Thursday, November 21, 2013

Why the best Google ad is not the one you saw

I have never written about advertising and marketing on this blog. Since my day job involves an overdose of both, I try not to delve on those topics outside office. But the excitement over the new Google ad became so much that I am now scared they will revoke my diploma if I don’t write on it.
For the benefit of Mr Van Winkle, here is the ad.

This ad got 5 million views in the week since it launched. To give you a perspective, the official Ram-Leela trailer got 7.7 million views in two months. The ad was also the subject of hectic discussions on authenticity of the Lahori accent of the characters and #AlternateGoogleAd was a hilarious rage on Twitter. In terms of emotional impact, it was a triumph. 

My interest in the ad was somewhat academic (and prosaic). Like any real-life Marketing Manager, my first question is usually: “Objective kya hain?” That is, what did the ad set out to do?
You see, whatever I recall from my Marketing classes from fifteen years back is that advertising is supposed to bring about a change. A change in action (“go out and buy Axe”) or thought (“Hitting women is a bad idea”).
I am unclear as to what the objective of this ad is. Get people to use (more) Google? Get them to check flight timings and weather on Google? Think Google is a cool brand? Love Google?
There was an outpouring of love for Google after the ad but the love was always there. This ad just provided an occasion to demonstrate it. Purely from a business point of view (and that should be done because Google’s business in India is still fledgling compared to, say, Unilever’s), is just a show-your-love ad justified?  

People who are on the ‘net use Google. This is not restricted to young people only. Working professionals of a wide age group – because they have access – use and are now familiar with the ‘net and Google.
The only group of people who are somewhat less familiar with Google are older people and women. For the former, it is a question of familiarity since they spent a large part of their lives without knowing about computers. For women in a male-dominated society, it is a matter of access.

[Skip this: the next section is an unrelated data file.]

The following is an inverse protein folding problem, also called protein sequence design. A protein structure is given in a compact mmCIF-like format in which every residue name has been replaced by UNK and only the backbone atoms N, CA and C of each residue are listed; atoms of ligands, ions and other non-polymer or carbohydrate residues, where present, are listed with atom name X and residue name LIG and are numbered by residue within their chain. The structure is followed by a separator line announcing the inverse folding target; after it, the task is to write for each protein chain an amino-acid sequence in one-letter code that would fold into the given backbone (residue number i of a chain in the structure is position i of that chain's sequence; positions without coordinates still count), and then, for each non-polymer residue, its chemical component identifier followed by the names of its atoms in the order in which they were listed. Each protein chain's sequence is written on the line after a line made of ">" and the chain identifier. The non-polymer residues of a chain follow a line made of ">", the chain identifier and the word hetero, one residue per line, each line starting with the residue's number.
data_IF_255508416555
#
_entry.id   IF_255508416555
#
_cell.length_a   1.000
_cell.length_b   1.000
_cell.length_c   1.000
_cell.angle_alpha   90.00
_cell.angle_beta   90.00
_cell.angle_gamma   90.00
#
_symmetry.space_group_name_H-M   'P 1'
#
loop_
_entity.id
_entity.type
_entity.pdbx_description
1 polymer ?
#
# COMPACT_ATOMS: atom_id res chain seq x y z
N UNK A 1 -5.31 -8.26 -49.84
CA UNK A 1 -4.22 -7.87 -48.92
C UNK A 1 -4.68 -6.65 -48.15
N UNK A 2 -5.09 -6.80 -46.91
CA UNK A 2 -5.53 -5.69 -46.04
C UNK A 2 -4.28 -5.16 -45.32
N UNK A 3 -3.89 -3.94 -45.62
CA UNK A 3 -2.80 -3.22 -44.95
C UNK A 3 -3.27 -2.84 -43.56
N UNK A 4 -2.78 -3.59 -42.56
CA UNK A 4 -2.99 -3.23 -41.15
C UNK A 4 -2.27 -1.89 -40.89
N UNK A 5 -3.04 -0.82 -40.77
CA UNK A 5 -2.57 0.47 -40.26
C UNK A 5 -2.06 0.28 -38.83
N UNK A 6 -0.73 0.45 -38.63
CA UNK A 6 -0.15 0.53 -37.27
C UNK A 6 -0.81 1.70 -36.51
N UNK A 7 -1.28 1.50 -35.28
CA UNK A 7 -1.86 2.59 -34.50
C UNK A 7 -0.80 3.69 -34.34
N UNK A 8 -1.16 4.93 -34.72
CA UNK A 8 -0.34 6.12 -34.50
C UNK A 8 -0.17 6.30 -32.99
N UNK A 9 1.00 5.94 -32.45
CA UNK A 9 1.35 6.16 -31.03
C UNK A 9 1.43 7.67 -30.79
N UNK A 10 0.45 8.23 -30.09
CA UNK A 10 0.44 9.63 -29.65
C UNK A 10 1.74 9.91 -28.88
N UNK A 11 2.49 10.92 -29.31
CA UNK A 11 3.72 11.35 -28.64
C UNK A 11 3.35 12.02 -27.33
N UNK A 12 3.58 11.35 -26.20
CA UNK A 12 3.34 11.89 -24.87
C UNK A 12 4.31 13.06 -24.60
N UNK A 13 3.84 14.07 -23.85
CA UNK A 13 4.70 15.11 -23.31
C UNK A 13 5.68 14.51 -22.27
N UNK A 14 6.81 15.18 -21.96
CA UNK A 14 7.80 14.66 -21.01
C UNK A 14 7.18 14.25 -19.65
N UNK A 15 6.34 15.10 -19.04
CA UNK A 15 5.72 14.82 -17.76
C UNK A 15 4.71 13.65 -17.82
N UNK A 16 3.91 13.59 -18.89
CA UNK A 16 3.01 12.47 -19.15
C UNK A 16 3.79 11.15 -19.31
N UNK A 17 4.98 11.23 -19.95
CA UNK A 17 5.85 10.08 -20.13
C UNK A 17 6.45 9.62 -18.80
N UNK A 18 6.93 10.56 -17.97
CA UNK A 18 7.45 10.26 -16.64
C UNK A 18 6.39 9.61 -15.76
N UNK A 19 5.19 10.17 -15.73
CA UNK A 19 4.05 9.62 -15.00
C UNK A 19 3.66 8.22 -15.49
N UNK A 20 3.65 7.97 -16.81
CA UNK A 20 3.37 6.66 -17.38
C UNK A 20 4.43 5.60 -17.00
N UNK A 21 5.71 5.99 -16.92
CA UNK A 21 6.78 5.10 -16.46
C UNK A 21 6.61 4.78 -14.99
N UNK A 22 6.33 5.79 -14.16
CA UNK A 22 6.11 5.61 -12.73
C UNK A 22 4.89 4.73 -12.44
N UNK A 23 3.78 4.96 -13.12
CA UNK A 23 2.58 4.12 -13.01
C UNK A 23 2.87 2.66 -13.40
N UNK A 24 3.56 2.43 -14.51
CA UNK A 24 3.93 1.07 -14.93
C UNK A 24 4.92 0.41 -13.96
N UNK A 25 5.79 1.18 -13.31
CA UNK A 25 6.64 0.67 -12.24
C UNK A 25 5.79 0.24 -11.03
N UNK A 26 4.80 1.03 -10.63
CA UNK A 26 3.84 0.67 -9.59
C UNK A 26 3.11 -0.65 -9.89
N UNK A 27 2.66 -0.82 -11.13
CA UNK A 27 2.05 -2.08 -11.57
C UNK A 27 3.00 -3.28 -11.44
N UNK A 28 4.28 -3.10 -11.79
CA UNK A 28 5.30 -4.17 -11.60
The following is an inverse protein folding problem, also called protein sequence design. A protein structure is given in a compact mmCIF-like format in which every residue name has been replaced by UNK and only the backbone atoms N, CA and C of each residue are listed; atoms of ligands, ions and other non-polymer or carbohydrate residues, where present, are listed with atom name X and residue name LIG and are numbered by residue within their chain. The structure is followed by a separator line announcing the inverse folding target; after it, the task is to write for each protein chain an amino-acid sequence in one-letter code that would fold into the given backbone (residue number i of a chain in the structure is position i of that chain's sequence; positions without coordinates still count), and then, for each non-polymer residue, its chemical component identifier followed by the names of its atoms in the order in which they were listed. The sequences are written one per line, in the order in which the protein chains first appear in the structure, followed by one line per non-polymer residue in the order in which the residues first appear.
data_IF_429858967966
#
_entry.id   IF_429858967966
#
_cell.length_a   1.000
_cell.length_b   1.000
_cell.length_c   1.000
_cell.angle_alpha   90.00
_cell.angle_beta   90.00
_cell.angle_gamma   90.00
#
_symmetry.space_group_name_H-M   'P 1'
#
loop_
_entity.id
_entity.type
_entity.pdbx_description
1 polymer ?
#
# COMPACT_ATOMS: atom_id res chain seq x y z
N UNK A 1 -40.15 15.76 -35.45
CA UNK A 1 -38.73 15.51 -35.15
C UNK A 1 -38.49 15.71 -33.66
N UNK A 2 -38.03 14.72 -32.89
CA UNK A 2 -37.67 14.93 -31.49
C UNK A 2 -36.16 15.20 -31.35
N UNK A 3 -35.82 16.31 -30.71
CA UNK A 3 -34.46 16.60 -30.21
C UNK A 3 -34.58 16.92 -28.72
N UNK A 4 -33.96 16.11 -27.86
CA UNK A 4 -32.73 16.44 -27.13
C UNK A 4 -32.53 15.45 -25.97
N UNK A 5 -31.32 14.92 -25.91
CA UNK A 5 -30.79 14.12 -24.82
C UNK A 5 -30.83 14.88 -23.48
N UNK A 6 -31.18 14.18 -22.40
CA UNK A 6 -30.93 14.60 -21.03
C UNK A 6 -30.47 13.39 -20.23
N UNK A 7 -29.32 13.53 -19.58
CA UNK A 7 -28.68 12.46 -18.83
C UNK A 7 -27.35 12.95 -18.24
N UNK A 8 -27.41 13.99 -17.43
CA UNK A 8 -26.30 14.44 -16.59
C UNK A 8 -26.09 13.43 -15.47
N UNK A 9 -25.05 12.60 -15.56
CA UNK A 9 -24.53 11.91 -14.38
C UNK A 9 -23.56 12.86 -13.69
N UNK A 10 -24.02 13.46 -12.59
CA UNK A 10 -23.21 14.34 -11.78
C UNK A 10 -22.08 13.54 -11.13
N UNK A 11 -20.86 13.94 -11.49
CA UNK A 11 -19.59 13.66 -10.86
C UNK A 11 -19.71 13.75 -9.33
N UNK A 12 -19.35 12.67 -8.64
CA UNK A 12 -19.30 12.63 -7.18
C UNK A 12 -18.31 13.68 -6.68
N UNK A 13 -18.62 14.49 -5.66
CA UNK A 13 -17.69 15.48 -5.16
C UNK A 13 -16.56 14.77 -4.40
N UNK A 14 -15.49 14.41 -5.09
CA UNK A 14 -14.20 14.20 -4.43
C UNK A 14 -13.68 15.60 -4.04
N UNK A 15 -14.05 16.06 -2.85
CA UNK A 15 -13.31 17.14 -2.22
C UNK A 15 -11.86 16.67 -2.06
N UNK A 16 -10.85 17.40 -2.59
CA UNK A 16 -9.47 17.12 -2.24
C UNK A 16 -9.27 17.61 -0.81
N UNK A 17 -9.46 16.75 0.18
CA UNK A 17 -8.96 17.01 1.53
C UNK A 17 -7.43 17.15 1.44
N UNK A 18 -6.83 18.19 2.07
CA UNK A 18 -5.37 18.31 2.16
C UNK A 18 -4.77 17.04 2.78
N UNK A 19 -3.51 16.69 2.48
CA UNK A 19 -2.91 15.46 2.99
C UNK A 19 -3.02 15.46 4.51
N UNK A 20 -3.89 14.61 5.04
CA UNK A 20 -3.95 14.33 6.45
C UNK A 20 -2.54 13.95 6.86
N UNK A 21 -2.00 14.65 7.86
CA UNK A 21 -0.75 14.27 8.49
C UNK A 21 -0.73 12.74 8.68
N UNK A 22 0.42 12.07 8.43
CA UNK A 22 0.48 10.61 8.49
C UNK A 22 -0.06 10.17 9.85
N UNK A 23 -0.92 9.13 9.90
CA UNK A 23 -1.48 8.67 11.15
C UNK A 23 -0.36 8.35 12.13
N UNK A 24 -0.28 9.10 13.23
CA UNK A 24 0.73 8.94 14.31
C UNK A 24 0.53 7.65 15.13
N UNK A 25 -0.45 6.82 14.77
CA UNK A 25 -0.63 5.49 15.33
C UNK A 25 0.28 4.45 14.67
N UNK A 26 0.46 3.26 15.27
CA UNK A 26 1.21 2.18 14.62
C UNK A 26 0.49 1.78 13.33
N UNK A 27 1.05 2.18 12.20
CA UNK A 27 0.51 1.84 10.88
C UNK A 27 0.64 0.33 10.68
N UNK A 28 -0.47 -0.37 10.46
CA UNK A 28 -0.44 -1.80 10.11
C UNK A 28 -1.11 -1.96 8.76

This begs the question why did the ad not show the old grandpas doing on Google what their grandchildren were doing. Grandfather remembers childhood friend in Lahore, goes on Google, locates him, calls his grandson and gets him over. I am sure O&M would have figured out a way to keep some surprise element for the emotional high at the end.
Incidentally, a Vodafone ad showed how their 3G internet services are ‘made for the young’.

Just showing two youngsters using lots of Google services was somewhat obvious, I thought. Of course, the huge positive outburst was a great win for the brand but I doubt if people started using Google more after this ad.
Even the shorter follow-up ads showed the grandfathers as helpless Luddites who depended on someone else using Google to answer their questions. Again, a wasted opportunity – in my humble opinion.

Google has always focused on increasing the penetration of internet usage. For example, it organises an annual shopping festival – Great Online Shopping Festival (GOSF) – where the stated aim is to get people to start shopping online. Google is not into e-commerce but it does GOSF because it has figured out that if people spend more time (and money) online, they are more likely to click on ads and if they click on more ads, Google will make more money.
Wonder why they didn't follow the same principle for their 'brand campaign'? 

Which brings me to a brilliant Google initiative that – I hope – you will hear a lot of.
Helping Women Go Online (HWGO) is a guide for women to start using the ‘net. It starts from using a computer and goes on email, chatting, watching videos and all sorts of things we take for granted but our mothers are in need of. They even have a helpline number, for those who feel comfortable talking.
And how will they promote HWGO?
Through ads – which will actually help people change what they think (“Internet has tons of useful stuff and is very easy to use”) and do (“Let me log on”). These ads, I believe, will actually go some way in changing the internet landscape of India. 
And that is something I expect Google to do and leave Partition stories to MS Sathyu. (Oh wait...)

Watch the ads here, here and here

These ads don’t have the emotional kick of an India-Pakistan reunion but I recognised my mother in one of them. Didn’t you? 
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